Travel: Parisian Birthday

Travel: Parisian Birthday

If not now, when?


Someone once told me, birthdays are important because you are important. As I leave my teenage years behind and say hello to 20, I decided, this year, I want to feel special. After a long, stressful year, I deserved something good happening in my life. Then my best friend, B, says the magic words. ‘Let’s do it’. A day-trip to Paris just for a birthday? Sounds like a rich girl thing to do. The only problem is that we are not. But what if we did this on a budget and jumped on a coach?

August 5, 9.30 PM – London Victoria Coach Station

Picked B from work and now we’re at the station, already diving into our snack stash. I apologise to the M&Ms I’ve just dropped on the floor. It’s not you, it’s me. Half an hour to our coach, we’ve been waiting for a while. We are sitting a bit further than the gate because there is no space to sit there, and there is another coach before ours. As the number of people gets lesser, we got closer to the gate. As time gets closer to 10, we wonder why our coach is not here, only to be told by the men next to us that, they have already been taking people on the coach.

10.30 PM – On the Coach

So we’re the last ones to get on the coach, but yes, we’re doing this! Travel pillows are out, lights are off, the only problem is that we’re so on. We’re so excited, can’t stop talking. The woman next to us, 100% hates us. We’re going through London, in the night. It switches between glamourous to run down to mysterious to I wouldn’t wanna walk through here at this time of the night. London never stops to fascinates me, no matter how tiring it gets to live in it.

August 6, 00.00 AM – Folkestone Eurotunnel

Happy Birthday to me! I woke up just in time for my birthday and passport control. B jumps on me once the time hits midnight. We get off the coach to go through passport control. The lady looks at my passport, give it back and as I pass she says, ‘Happy birthday by the way. When is it again?’ and B is like ‘literally now’.

6.45 AM – Paris Bercy Bus Station

I woke up a little before we arrive at the station, unbelievable to think the city outside of my window is Paris. First time here, in case you couldn’t tell. We get off the coach, catch a bus that will take us to more central parts of the city. We have our momentary realisations of ‘girl, we’re in Paris’, but honestly, we still can’t comprehend that we just woke up in another country.

7.30 AM – Notre Dame

We’re in the area of Notre Dame, just found a place to have breakfast. I couldn’t quite calculate that most places would be closed now and that the place I found before was small and didn’t have seats. Oops. But it’s all good. We got some croissants, pain aux pistaches, orange juice and coffee. We’re nearby the Notre Dame Cathedral, and honestly, I’m feeling myself. Pastry and coffee, if that ain’t the life, y’all… After breakfast, we move on to taking photos by the bridge with Notre Dame at the back. The most ‘popular side’, let’s say, of the cathedral to take pictures still looks undamaged, but on the other side, you can see the constructions going on. It’s so sad to think of the damage and that we can’t go inside or nearer to the cathedral. However, it’s more disturbing to see how they quickly already started building it while there are more severe issues in the world like climate change, wars and famine which needs to be tackled immediately and are being ignored by the most.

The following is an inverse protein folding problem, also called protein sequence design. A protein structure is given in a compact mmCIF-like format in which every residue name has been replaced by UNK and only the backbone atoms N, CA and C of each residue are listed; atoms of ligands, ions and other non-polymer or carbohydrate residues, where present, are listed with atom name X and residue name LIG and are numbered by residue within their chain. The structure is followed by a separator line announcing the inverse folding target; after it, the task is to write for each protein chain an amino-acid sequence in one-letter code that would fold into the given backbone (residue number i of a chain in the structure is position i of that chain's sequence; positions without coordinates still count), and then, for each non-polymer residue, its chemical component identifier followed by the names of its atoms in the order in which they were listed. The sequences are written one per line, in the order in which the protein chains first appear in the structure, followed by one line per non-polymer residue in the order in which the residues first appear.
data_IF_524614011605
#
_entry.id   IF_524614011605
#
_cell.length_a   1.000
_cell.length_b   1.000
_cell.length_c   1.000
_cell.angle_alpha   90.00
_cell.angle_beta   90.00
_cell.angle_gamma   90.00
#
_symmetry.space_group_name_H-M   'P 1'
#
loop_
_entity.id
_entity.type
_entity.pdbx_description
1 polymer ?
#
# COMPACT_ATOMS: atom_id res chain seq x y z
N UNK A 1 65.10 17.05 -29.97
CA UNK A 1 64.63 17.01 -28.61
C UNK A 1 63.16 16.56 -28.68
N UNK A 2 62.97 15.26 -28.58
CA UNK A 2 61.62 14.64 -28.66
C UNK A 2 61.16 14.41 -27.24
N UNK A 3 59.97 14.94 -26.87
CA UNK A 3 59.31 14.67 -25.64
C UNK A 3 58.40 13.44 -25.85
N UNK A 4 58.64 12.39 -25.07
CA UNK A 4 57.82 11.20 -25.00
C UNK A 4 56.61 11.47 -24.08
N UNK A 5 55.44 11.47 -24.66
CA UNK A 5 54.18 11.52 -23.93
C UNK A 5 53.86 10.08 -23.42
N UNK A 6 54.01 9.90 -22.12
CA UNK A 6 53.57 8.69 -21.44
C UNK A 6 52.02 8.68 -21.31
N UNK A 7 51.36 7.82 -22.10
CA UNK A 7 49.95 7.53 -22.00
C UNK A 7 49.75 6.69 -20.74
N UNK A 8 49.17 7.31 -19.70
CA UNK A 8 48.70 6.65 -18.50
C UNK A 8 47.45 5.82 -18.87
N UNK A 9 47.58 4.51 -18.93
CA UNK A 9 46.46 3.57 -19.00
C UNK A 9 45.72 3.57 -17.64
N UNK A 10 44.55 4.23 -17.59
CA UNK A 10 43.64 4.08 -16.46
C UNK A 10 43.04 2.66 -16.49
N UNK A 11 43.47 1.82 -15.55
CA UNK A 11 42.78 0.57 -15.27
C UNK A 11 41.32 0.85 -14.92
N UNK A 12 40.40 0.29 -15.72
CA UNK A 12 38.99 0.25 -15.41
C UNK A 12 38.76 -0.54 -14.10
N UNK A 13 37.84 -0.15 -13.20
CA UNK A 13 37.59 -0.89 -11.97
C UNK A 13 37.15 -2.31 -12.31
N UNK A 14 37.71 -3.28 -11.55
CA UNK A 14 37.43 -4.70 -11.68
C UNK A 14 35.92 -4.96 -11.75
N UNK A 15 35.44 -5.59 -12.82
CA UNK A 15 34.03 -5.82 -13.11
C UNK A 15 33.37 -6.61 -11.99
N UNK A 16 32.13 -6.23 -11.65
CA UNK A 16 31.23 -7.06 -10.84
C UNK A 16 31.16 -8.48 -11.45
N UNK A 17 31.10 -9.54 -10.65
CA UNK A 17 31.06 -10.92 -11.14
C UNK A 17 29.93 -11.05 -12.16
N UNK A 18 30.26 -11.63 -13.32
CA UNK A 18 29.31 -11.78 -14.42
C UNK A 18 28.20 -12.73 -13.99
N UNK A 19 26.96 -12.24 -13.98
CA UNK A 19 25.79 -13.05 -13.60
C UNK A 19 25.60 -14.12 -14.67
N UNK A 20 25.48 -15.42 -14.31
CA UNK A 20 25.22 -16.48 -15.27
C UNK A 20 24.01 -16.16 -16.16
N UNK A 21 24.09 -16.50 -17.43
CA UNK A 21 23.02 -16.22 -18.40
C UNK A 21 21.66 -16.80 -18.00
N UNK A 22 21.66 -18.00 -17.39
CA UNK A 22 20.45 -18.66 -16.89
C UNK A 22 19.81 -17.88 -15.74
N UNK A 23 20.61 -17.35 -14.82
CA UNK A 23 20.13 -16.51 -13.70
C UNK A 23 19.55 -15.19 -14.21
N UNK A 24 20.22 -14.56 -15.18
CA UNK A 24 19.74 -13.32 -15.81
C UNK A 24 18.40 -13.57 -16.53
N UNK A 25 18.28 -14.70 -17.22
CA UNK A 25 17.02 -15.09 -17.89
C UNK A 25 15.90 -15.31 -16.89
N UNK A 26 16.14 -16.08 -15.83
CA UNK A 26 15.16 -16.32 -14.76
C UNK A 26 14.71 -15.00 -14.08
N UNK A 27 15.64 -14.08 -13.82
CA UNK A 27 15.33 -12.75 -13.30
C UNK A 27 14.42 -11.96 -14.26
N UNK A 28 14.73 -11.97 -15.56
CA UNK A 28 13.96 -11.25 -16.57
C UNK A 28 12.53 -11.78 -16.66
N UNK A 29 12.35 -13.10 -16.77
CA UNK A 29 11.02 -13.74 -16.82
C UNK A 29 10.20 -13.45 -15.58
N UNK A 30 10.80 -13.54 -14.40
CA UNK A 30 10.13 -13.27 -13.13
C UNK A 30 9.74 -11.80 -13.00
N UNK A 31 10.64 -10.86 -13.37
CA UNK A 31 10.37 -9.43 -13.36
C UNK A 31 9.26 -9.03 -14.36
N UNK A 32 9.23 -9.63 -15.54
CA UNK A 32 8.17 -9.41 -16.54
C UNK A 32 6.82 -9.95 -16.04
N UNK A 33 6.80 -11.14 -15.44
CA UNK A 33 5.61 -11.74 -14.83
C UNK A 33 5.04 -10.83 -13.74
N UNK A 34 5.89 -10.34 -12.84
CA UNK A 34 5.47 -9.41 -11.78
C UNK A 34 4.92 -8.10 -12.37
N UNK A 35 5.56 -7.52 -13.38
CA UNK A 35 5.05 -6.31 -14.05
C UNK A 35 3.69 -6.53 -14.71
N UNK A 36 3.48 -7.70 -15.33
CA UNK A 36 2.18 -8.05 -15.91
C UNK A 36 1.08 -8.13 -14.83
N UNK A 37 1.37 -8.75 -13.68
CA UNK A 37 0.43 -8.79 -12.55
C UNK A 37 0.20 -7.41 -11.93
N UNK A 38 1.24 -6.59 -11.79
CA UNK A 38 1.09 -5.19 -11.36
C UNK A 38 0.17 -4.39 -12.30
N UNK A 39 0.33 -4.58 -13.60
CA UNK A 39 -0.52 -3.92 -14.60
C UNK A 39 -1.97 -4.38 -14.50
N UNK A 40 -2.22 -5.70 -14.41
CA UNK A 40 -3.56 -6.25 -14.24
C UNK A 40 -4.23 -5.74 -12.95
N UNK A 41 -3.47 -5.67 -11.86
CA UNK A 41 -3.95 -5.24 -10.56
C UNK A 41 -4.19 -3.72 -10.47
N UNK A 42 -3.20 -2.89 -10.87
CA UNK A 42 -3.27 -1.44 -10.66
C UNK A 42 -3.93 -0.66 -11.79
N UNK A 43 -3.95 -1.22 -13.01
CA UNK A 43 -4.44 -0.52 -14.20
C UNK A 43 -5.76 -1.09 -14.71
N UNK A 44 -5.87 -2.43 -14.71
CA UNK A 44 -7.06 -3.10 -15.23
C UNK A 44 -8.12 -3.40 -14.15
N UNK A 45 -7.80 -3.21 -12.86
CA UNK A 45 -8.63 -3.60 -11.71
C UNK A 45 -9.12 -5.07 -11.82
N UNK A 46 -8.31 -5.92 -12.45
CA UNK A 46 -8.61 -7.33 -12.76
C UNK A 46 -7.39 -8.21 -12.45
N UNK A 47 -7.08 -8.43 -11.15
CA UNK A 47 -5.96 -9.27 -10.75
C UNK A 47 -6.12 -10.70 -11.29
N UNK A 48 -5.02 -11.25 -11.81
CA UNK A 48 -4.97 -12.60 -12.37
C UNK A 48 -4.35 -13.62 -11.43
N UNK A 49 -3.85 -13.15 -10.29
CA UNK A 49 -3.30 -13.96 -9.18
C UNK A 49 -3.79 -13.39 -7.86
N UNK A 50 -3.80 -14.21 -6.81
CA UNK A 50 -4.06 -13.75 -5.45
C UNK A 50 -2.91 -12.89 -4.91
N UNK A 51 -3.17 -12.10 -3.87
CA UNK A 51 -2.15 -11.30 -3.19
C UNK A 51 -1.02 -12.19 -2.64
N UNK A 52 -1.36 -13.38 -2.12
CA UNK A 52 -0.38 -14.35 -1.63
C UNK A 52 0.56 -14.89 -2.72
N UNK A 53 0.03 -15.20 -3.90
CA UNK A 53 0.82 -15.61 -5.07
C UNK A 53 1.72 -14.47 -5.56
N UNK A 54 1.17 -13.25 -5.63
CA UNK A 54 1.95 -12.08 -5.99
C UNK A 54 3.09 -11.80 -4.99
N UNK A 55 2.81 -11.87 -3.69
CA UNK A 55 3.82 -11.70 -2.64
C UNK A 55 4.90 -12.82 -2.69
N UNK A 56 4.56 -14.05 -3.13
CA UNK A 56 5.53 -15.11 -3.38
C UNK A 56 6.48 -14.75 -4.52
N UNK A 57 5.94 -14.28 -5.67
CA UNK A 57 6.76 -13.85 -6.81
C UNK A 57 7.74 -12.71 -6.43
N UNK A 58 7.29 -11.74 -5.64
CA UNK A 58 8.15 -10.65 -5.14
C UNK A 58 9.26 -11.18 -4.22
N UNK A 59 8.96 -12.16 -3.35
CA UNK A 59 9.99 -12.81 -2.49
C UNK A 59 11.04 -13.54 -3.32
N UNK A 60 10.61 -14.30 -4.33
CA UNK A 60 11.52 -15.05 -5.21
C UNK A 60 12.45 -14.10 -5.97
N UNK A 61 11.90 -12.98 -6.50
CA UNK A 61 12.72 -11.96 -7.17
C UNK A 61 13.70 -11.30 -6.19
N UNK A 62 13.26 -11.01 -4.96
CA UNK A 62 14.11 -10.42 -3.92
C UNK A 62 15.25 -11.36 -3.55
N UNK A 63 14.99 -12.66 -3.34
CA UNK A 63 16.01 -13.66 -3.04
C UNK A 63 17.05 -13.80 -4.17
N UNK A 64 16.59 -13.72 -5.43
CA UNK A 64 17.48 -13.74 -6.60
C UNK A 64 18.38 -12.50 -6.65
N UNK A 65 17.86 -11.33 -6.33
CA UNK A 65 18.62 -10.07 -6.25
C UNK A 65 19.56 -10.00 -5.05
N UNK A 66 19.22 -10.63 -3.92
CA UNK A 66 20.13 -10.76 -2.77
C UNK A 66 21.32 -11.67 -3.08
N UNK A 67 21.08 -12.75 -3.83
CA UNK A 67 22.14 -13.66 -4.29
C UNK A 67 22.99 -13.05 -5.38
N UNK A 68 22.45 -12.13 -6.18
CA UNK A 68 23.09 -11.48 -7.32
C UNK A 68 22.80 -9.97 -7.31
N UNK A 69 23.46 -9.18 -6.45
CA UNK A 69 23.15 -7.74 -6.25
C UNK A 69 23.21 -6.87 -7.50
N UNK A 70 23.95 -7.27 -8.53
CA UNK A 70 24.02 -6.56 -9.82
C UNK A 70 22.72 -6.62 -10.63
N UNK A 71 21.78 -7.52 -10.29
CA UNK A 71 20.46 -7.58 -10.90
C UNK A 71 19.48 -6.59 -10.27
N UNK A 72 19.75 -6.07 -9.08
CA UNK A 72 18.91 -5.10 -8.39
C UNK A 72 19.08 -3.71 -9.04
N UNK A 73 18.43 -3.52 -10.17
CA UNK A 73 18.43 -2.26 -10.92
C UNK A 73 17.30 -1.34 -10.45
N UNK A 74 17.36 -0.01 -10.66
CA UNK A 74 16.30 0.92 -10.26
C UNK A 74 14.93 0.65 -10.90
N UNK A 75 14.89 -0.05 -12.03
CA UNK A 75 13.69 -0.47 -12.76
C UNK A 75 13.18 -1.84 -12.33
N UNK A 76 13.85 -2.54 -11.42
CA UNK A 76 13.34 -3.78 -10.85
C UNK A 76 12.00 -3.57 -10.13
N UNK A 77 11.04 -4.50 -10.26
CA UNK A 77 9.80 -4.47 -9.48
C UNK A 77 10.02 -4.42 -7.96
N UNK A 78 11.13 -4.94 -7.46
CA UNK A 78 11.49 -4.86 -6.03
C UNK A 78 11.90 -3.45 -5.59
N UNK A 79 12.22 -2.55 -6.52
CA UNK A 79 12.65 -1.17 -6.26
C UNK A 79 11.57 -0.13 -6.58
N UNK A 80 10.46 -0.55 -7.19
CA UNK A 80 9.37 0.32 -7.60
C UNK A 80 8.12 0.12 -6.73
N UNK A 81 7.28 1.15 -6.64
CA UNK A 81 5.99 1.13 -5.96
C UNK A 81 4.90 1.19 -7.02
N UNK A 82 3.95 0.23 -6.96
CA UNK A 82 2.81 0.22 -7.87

9.30 AM – Musée du Louvre

We walk from Notre Dame to Musée du Louvre. Passing through Pont au Change and seeing a glimpse of Eiffel Tower while being on the River Seine is when I actually believe that I’m in Paris. The site of Musée du Louvre is fascinating, just so beautiful. The historical look meeting with the glass pyramids which gives a more modern look and the view from here of gardens and other parts of Paris. This is the moment I feel I’m living a dream. A couple is doing their wedding photoshoot. We’re doing our own photoshoot, frequently being interrupted by people trying to sell souvenirs. Let me tell you this, they are very persistent… It takes us ages to realise the museum’s actually closed for the day. Bummer, I know. I guess I’ll have to come to Paris again, then. What a shame, right? Nevermind, people say Mona Lisa is a let down anyway.

10.30 AM – Musée D’Orsay

Looks like everyone thought like us, ‘Oh we’ll just go to Musée D’Orsay across the bridge since Louvre’s close’. I guess we’re not that clever. The queue is LONG. Since we didn’t need a ticket for being students, I thought maybe we’d have a different entrance but nope. At least, it’s moving faster than we expected.

It’s an experience to see the paintings I’ve studied before, in real life. Monet, Manet, Van Gogh, Cabanel… Well, actually I couldn’t get to see most of my favourites from Van Gogh like The Starry Night over the Rhône because surprise surprise it’s in London now… And even the ones we saw, it’s so hard to move to the front of the crowd of people trying to take photos of it to actually to see the paintings. I’ve written an essay on Cabanel’s The Birth of Venus in the past months. Seeing it in real life, in actual proportions is so different than looking at a picture of it online or in books. I guess people who say travelling is a more valuable learning experience than school have a point.